You can put memory patches in the system/ppc directory with filenames like PatchName.patch.s and they will appear in the Patches menu for PSO GC clients that support patching. Memory patches are written in PowerPC assembly and are compiled when newserv is started. The PowerPC assembly system's features are documented in the comments in system/ppc/WriteMemory.s - this file is not a memory patch itself, but it describes how memory patches may be written and the restrictions that apply to them.

You can also put DOL files in the system/dol directory, and they will appear in the Programs menu. Selecting a DOL file there will load the file into the GameCube's memory and run it, just like the old homebrew loaders (PSUL and PSOload) did. For this to work, ReadMemoryWord.s, WriteMemory.s, and RunDOL.s must be present in the system/ppc directory. This has been tested on Dolphin but not on a real GameCube, so results may vary.

Like other kinds of data, functions and DOL files are cached in memory. If you've changed any of these files, you can run reload functions or reload dol-files in the interactive shell to make the changes take effect without restarting the server.

I mainly built the DOL loading functionality for documentation purposes. By now, there are many better ways to load homebrew code on an unmodified GameCube, but to my knowledge there isn't another open-source implementation of this method in existence.

Using newserv as a proxy

If you want to play online on remote servers rather than running your own server, newserv also includes a PSO proxy. Currently this works with PSO GC and may work with PC and DC; it also works with some BB clients in specific situations.

To use the proxy for PSO DC, PC, or GC, add an entry to the corresponding ProxyDestinations dictionary in config.json, then run newserv and connect to it as normal (see below). You'll see a "Proxy server" option in the main menu, and you can pick which remote server to connect to.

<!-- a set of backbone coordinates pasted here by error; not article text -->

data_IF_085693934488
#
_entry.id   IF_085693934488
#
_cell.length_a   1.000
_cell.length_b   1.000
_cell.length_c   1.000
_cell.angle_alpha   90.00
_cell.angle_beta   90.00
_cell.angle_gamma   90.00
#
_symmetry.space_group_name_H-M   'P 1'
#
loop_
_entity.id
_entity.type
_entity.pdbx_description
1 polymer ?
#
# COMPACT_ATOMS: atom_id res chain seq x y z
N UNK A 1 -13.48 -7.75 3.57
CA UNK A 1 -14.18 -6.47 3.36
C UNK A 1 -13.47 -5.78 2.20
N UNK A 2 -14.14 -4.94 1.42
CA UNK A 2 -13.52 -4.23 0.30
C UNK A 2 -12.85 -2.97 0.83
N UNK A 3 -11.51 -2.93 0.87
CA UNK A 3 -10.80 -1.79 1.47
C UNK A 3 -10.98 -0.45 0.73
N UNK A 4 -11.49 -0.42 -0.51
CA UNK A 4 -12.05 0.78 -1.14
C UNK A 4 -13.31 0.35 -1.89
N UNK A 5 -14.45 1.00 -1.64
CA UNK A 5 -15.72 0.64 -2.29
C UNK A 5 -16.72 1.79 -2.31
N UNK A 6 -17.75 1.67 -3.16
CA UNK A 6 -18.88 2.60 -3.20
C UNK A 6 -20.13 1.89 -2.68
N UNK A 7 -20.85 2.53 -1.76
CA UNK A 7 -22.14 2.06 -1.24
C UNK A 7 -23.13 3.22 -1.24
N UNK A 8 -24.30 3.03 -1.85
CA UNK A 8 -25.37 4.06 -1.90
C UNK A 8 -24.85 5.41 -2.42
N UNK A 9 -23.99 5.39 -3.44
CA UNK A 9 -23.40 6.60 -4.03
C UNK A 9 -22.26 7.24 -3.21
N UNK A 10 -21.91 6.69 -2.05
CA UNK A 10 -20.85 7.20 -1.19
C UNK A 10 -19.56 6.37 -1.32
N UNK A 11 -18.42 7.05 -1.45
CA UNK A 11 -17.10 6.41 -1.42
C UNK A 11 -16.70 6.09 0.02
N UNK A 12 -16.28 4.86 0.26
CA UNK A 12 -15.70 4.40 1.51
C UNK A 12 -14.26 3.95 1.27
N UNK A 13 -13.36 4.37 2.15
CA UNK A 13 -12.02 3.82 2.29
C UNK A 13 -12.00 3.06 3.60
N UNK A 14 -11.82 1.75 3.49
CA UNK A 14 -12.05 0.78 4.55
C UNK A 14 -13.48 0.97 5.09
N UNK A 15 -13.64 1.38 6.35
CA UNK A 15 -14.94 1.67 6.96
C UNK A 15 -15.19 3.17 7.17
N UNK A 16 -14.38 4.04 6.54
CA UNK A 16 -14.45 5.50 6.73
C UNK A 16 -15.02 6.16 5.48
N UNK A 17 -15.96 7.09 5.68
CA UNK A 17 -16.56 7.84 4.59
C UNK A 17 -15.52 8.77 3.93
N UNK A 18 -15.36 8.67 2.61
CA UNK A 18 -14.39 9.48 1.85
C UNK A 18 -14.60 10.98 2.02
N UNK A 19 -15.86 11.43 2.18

To use the proxy for PSO BB, set the ProxyDestination-BB entry in config.json. If this option is set, it essentially disables the game server for all PSO BB clients - all clients will be proxied to the specified destination instead. Unfortunately, because PSO BB uses a different set of handlers for the data server phase and character selection, there's no in-game way to present the player with a list of options, like there is on PSO PC and PSO GC.

When you're on PSO DC, PC, or GC and are connected to a remote server through newserv's proxy, choosing the Change Ship or Change Block action from the lobby counter will send you back to newserv's main menu instead of the remote server's ship or block select menu. You can go back to the server you were just on by choosing it from the proxy server menu again.

The remote server will probably try to assign you a Guild Card number that doesn't match the one you have on newserv. On PSO DC, PC and GC, the proxy server rewrites the commands in transit to make it look like the remote server assigned you the same Guild Card number as you have on newserv, but if the remote server has some external integrations (e.g. forum or Discord bots), they will use the Guild Card number that the remote server believes it has assigned to you. The number assigned by the remote server is shown to you when you first connect to the remote server, and you can retrieve it in lobbies or during games with the $li command.

Some chat commands (see below) have the same basic function on the proxy server but have different effects or conditions. In addition, there are some server shell commands that affect clients on the proxy (run help in the shell to see what they are). If there's only one proxy session open, the shell's proxy commands will affect that session. Otherwise, you'll have to specify which session to affect with the on prefix - to send a chat message in LinkedSession:17205AE4, for example, you would run on 17205AE4 chat ....

Chat commands

The server's shell supports a variety of administration commands. If the interactive shell is enabled, you can enter these commands at any time, even if the prompt isn't visible. Run help in the server's shell to see all of the commands and how to use them.

newserv also supports a variety of commands players can use via the chat interface. Any chat message that begins with $ is treated as a chat command. (If you actually want to send a chat message starting with $, type $$ instead.)